Action by tenants and other occupiers
If the local authority does not take action, there is provision for individuals affected by the statutory nuisance to raise an action in the sheriff court themselves.
Before raising action
Before raising an action the person affected by the statutory nuisance (who need not be the tenant) would need to serve a notice  on their landlord. This notice must:
state the nature of the nuisance
give 21 days for remedial action to be taken (only three days notice is required for noise nuisance)
state that failing remedial action, the aggrieved person intends to raise an action in the sheriff court.
Action at sheriff court
If after the 21 days have elapsed no action were taken to cure the statutory nuisance then a summary application may be lodged at the local sheriff court.
If the landlord disputes the details of the notice then an application must be lodged within 21 days of the expiry date of the section 82 notice.
If the sheriff is satisfied that there is a nuisance or that there has been a nuisance that is likely to recur then s/he must make either an order of abatement or an order prohibiting recurrence. If that means that works are necessary then those works must be specified. If the sheriff decides that there is a statutory nuisance which makes the premises unfit for human habitation, then s/he may make an order prohibiting the use of the premises for human habitation until the nuisance is cured.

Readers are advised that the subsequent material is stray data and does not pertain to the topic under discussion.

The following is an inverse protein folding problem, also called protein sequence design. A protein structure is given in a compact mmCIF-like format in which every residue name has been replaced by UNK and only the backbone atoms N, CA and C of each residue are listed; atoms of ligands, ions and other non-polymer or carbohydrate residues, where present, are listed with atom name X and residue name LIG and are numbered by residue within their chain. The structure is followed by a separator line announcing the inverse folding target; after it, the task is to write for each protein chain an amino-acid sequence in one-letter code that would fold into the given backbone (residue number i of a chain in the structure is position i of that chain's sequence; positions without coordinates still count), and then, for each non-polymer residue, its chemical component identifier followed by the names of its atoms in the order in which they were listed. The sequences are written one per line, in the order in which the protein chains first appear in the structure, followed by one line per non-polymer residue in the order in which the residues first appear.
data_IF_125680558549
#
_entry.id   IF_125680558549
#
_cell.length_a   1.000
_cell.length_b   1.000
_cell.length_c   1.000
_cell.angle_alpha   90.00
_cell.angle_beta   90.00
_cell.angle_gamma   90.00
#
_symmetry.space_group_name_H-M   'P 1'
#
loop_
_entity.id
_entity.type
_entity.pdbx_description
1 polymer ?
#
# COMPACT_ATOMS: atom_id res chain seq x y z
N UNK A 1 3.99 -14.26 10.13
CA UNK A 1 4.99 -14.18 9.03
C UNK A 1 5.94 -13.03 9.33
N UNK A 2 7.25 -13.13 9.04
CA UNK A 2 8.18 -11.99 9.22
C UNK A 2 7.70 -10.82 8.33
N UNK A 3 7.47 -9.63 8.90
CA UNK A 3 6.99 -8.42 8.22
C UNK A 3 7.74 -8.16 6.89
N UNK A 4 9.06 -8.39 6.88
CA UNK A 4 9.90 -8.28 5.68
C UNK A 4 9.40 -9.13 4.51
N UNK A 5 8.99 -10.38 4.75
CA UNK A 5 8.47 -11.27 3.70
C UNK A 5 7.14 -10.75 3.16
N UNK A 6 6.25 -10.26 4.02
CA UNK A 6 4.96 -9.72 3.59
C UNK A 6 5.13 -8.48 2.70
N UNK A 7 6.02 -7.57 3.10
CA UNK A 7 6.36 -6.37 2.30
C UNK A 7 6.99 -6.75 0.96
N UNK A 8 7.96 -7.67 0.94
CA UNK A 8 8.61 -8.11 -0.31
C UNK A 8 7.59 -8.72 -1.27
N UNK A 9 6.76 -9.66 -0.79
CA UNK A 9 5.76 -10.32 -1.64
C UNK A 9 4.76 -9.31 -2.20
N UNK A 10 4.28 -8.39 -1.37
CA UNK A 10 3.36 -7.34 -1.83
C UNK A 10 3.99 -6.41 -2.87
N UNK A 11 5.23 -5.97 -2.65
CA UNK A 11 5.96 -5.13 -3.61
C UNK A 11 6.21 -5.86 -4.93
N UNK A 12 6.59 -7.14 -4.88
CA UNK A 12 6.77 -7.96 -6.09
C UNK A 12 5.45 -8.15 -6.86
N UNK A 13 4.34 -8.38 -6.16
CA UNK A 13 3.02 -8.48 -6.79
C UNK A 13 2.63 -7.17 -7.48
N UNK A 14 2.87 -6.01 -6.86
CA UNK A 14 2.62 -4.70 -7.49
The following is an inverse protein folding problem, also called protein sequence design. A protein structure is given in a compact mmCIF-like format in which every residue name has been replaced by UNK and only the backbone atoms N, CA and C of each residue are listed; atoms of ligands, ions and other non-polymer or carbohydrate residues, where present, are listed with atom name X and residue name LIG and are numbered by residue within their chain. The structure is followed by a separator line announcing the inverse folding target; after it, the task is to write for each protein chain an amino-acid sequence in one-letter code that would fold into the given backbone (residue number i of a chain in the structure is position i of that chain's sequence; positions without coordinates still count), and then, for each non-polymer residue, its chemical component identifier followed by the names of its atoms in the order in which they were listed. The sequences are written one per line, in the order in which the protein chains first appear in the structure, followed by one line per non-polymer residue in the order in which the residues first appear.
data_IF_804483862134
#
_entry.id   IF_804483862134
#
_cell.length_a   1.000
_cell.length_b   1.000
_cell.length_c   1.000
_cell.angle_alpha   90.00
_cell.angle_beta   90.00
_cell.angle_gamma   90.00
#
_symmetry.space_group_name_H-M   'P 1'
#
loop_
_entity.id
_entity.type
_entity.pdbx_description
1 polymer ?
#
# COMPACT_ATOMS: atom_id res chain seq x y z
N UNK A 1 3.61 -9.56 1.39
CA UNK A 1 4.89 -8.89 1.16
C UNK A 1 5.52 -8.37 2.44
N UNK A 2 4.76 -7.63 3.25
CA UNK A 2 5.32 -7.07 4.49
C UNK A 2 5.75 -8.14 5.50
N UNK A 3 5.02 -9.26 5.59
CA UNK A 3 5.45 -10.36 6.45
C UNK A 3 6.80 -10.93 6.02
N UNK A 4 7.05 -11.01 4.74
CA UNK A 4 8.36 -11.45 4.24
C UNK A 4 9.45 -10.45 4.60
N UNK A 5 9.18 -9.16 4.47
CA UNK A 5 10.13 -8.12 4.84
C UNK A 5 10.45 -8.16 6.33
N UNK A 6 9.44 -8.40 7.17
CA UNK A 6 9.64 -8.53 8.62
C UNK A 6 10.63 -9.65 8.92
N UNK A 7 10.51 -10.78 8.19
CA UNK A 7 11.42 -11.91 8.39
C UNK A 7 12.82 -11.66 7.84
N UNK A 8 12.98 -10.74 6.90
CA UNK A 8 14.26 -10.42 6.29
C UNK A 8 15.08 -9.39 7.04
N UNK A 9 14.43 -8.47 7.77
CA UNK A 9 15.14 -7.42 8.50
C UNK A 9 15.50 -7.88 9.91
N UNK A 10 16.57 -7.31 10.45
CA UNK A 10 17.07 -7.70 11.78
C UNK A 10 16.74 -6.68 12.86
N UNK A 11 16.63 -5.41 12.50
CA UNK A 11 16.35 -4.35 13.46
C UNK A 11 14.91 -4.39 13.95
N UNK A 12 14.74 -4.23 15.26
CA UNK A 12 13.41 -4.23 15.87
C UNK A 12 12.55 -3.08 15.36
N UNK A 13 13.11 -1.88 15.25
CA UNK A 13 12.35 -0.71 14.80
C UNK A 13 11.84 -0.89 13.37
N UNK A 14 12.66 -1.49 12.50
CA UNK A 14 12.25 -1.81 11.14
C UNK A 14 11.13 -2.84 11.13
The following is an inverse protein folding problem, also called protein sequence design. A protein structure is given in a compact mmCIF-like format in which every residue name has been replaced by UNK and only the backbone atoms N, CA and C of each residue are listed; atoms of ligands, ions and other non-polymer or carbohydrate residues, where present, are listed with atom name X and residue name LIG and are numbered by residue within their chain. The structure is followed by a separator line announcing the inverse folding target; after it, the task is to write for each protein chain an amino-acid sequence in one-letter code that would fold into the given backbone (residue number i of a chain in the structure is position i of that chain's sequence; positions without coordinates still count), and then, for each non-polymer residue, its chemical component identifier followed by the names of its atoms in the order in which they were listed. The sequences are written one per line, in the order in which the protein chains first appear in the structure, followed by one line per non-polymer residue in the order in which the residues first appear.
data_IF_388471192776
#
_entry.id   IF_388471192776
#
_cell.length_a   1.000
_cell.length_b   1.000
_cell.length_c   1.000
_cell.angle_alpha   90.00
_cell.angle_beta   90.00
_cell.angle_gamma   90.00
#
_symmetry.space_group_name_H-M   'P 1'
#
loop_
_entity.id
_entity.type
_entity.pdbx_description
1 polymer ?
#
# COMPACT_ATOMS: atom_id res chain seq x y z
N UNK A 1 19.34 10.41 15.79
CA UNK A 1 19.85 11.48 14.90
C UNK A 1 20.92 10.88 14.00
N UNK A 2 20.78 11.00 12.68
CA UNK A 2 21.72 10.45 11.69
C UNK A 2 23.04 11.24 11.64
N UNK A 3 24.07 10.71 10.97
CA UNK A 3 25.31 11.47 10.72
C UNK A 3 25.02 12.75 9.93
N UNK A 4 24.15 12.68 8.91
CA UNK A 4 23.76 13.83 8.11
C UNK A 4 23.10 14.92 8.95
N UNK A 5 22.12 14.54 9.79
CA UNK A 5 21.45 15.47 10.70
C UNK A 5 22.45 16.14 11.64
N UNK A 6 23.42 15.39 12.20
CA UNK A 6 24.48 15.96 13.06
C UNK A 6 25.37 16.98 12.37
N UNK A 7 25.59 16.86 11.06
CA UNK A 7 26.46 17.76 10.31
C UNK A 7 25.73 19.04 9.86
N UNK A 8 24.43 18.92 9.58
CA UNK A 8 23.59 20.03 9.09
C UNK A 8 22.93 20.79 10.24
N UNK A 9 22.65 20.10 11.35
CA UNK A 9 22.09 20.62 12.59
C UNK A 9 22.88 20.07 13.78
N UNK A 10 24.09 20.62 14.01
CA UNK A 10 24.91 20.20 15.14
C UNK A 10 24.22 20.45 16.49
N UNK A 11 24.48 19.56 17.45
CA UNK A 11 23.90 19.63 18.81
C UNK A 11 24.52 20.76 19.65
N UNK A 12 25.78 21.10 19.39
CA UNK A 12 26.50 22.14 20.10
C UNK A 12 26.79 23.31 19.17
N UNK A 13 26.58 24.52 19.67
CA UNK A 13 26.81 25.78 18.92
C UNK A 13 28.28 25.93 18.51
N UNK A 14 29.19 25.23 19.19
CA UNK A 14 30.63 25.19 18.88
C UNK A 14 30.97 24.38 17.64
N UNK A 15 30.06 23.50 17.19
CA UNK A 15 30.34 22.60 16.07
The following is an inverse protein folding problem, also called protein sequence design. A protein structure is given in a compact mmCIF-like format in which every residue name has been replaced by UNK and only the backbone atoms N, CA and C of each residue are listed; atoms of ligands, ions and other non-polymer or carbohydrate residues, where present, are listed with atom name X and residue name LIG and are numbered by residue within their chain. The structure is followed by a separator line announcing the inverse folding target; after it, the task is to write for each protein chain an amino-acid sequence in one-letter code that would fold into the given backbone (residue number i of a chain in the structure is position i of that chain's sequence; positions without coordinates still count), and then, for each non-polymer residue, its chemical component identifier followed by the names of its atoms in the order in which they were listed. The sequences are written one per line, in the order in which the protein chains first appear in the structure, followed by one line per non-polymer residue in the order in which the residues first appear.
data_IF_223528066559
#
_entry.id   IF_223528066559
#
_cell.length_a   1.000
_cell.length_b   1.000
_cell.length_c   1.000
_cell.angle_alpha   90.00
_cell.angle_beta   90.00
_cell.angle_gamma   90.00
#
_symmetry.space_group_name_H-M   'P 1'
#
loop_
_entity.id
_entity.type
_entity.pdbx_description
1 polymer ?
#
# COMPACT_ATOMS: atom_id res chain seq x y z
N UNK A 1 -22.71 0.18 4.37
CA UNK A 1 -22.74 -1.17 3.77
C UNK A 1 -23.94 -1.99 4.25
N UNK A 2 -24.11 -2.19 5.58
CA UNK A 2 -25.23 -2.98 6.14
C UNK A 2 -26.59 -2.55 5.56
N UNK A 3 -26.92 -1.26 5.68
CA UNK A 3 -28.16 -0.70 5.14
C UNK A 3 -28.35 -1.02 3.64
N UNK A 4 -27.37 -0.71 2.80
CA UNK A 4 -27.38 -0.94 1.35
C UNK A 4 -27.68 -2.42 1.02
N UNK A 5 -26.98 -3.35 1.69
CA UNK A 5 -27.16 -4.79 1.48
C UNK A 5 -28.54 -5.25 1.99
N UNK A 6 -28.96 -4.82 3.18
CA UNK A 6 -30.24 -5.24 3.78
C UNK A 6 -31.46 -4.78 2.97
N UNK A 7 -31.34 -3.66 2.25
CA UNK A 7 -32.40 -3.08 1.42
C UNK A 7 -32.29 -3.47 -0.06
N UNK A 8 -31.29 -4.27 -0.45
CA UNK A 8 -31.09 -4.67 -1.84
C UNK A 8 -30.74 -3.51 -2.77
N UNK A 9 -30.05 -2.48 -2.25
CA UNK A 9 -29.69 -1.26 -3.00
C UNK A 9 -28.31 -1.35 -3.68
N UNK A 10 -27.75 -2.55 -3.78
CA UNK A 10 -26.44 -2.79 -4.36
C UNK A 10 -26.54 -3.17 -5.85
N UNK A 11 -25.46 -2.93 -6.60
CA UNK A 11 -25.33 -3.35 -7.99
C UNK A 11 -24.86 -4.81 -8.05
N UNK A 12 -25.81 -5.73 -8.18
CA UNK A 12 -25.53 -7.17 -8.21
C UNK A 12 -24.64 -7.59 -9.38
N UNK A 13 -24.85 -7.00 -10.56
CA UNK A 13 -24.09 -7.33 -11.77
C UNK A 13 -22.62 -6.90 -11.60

The defence of 'best practicable means' is not available for residential premises; in other words, the landlord would not be able to try to prove that s/he used the best practicable means to prevent or counteract the nuisance.
Failure by the person held to be responsible by the court for the statutory nuisance to carry out the works is a contempt of court and may be punished by the court in any way it sees fit.
In a case before the Court of Session, a tenant had taken action against her landlord using the provisions of the Environmental Protection Act 1990. She lived in a property that suffered from condensation, dampness and mould. Her contention was that the state of the premises was prejudicial to health, or even if not prejudicial to health, the state of the premises constituted a statutory nuisance, and that the landlord was responsible for the nuisance. The appeal was refused. The Court of Session determined that the flat occupied by the tenant was in such a state as to be prejudicial to health, and that the flat constituted a statutory nuisance as defined by the Environmental Protection Act 1990, and that the tenant was a person aggrieved by the statutory nuisance, but the landlord was not the person responsible. 
The Court held, by a majority, that the problems experienced by the tenant arose as a consequence of inadequate heating in the property. This was caused by the tenant's inability to afford to pay for more heating not the lack of adequate heating facilities.
Last updated: 13 February 2020